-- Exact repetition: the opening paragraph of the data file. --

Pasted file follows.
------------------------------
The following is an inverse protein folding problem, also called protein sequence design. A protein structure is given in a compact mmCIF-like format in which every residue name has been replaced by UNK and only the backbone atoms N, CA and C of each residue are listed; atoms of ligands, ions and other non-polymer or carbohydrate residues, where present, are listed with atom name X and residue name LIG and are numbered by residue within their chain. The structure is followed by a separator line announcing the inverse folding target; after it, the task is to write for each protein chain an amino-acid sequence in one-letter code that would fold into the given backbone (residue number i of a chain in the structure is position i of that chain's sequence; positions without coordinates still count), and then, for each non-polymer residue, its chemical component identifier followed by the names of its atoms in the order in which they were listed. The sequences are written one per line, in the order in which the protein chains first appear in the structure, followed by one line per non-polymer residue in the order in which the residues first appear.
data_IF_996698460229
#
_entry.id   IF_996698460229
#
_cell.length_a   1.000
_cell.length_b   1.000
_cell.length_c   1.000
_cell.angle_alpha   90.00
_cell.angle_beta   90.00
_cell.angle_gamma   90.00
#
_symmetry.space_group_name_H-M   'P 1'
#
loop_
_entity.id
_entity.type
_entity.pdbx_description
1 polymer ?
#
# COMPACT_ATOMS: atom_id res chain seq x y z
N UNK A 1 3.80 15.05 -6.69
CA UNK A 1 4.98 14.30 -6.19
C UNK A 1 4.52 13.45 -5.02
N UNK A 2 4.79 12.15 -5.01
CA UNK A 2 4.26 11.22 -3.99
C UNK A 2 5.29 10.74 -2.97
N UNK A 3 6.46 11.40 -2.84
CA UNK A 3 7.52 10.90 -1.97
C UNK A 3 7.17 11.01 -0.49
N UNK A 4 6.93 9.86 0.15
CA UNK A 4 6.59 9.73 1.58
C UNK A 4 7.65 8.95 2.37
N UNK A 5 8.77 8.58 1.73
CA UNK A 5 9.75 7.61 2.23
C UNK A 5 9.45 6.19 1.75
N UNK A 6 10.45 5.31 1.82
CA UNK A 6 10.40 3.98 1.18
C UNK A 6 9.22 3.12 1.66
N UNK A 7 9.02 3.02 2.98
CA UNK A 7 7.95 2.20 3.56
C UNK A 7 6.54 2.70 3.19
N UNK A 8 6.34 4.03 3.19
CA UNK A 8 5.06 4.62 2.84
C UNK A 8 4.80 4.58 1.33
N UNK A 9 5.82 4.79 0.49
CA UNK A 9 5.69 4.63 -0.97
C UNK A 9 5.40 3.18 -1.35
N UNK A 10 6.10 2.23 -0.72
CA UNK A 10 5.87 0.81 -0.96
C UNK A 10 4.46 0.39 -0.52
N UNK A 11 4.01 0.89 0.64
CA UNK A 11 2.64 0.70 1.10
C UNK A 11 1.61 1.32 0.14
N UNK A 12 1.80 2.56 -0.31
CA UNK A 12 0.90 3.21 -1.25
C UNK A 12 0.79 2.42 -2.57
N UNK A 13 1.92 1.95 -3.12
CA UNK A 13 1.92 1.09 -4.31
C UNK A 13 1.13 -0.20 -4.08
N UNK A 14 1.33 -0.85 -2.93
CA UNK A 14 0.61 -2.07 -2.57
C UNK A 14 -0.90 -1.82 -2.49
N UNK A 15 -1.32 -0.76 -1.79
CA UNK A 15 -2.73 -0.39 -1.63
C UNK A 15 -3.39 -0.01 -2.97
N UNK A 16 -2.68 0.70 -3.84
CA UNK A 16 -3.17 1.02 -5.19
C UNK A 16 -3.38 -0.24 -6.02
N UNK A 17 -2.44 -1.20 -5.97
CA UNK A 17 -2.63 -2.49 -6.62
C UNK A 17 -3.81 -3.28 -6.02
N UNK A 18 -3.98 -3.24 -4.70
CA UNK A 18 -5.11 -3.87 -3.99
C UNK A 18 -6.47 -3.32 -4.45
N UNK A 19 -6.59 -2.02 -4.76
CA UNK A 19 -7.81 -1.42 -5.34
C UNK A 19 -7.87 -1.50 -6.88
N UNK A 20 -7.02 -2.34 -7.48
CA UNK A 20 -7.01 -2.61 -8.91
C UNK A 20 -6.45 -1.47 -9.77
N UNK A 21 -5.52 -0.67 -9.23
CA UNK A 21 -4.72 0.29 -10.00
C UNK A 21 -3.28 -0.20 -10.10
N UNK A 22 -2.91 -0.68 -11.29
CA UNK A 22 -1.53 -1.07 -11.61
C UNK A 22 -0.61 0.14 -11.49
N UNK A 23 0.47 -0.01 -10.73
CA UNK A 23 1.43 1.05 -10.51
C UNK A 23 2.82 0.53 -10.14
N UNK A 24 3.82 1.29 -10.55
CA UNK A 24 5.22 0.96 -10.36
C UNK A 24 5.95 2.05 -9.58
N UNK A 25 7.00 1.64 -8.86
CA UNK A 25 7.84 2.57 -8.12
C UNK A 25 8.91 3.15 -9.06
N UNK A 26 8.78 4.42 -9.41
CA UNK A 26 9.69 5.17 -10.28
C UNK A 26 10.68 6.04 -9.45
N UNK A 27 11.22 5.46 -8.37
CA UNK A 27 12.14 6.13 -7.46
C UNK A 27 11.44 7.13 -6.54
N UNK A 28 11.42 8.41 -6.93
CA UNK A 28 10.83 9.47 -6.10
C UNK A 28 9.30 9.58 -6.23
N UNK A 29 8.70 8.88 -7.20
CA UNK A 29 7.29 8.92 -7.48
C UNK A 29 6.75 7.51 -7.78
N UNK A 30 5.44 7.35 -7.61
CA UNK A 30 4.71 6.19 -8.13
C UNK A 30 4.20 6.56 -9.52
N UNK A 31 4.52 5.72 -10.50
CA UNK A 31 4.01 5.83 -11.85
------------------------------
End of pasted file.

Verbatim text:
The following is an inverse protein folding problem, also called protein sequence design. A protein structure is given in a compact mmCIF-like format in which every residue name has been replaced by UNK and only the backbone atoms N, CA and C of each residue are listed; atoms of ligands, ions and other non-polymer or carbohydrate residues, where present, are listed with atom name X and residue name LIG and are numbered by residue within their chain. The structure is followed by a separator line announcing the inverse folding target; after it, the task is to write for each protein chain an amino-acid sequence in one-letter code that would fold into the given backbone (residue number i of a chain in the structure is position i of that chain's sequence; positions without coordinates still count), and then, for each non-polymer residue, its chemical component identifier followed by the names of its atoms in the order in which they were listed. The sequences are written one per line, in the order in which the protein chains first appear in the structure, followed by one line per non-polymer residue in the order in which the residues first appear.